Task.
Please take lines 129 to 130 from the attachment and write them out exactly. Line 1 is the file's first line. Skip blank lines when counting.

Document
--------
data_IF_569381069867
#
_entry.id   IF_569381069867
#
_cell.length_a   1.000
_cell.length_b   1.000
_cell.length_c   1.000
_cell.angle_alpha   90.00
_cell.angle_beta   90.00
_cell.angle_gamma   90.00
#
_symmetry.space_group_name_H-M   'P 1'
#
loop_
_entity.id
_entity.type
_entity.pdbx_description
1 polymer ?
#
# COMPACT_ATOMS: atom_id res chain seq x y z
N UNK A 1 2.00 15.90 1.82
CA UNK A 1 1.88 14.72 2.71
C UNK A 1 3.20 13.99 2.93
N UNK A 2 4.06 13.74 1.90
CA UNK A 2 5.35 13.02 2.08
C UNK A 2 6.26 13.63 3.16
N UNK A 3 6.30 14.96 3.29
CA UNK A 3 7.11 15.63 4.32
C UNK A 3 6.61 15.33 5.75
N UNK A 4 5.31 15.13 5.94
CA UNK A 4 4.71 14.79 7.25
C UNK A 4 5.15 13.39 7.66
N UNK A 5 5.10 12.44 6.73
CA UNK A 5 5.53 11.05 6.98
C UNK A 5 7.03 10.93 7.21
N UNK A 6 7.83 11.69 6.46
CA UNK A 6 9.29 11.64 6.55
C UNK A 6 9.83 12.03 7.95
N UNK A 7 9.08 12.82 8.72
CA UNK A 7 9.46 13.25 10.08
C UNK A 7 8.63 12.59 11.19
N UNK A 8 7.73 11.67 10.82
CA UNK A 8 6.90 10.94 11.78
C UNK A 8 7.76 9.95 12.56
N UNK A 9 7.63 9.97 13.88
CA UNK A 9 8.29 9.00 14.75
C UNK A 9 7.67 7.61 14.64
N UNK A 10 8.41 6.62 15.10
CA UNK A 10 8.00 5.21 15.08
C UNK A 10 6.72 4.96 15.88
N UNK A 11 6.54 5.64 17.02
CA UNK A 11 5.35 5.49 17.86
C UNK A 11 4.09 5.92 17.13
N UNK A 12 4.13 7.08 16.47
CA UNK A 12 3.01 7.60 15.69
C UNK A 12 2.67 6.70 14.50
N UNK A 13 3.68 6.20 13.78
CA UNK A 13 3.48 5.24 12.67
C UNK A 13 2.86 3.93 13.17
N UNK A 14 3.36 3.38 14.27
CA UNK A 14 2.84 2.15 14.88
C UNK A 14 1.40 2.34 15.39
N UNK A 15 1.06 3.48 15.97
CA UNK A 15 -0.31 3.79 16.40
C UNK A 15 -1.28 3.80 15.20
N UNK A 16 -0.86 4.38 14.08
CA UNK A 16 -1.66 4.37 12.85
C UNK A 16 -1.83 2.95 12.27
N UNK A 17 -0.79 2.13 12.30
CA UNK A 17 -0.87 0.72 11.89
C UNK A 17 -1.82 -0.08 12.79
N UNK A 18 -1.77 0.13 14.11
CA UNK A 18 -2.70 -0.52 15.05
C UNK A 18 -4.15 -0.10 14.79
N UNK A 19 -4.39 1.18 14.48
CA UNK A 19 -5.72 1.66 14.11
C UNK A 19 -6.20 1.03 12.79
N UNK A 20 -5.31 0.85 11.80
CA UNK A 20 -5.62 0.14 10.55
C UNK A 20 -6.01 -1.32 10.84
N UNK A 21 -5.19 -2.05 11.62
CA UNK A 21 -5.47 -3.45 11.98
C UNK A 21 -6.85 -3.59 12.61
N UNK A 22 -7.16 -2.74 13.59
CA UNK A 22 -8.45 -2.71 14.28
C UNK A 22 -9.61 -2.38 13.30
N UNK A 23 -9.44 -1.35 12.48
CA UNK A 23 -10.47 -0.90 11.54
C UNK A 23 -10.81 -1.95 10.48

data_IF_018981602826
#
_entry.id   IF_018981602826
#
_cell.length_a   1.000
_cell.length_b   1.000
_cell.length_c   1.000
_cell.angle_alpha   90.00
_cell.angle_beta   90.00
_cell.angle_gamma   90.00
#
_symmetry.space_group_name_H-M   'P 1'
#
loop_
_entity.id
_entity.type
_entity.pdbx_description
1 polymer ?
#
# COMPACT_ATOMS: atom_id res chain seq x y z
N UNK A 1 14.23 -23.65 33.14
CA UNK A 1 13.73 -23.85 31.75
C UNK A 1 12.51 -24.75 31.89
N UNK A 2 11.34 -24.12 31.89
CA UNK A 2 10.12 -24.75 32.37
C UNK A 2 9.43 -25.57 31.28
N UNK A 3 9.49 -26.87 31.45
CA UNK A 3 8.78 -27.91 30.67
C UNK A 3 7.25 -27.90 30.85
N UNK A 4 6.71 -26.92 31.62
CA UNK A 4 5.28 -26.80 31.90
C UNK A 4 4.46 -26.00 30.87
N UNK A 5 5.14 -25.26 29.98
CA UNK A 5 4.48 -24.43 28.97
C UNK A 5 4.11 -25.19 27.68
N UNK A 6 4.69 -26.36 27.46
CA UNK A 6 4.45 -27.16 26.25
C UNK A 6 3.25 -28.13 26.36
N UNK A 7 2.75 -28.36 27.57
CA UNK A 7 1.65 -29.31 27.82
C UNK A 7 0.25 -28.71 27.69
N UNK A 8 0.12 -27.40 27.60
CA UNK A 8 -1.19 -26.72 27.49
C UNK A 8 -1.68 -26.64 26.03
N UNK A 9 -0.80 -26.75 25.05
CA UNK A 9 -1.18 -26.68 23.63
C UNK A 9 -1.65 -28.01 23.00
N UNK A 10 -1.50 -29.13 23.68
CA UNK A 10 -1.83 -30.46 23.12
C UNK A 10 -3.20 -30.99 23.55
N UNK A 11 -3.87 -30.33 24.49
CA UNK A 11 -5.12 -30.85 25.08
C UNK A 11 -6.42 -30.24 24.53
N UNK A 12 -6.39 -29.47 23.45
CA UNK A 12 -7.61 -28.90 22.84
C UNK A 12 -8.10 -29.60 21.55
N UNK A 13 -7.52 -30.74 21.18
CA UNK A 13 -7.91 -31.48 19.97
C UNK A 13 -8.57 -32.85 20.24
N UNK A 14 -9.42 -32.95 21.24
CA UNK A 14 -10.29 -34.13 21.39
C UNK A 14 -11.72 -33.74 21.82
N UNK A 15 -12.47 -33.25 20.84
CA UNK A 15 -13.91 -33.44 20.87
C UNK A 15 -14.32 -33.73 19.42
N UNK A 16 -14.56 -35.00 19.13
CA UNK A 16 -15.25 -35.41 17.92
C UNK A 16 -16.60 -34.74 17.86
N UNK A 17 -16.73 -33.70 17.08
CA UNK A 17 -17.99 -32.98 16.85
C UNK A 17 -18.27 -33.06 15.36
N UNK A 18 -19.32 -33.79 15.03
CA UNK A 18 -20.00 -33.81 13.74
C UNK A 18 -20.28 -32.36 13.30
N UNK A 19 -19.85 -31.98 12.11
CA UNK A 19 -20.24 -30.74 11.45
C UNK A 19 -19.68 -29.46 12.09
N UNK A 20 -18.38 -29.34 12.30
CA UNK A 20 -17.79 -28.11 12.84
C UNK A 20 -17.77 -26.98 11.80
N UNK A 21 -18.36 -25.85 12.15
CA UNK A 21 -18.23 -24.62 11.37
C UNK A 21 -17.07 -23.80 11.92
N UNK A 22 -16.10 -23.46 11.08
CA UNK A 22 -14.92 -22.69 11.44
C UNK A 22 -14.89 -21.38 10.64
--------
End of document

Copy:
CA UNK A 7 1.65 -29.31 27.82
C UNK A 7 0.25 -28.71 27.69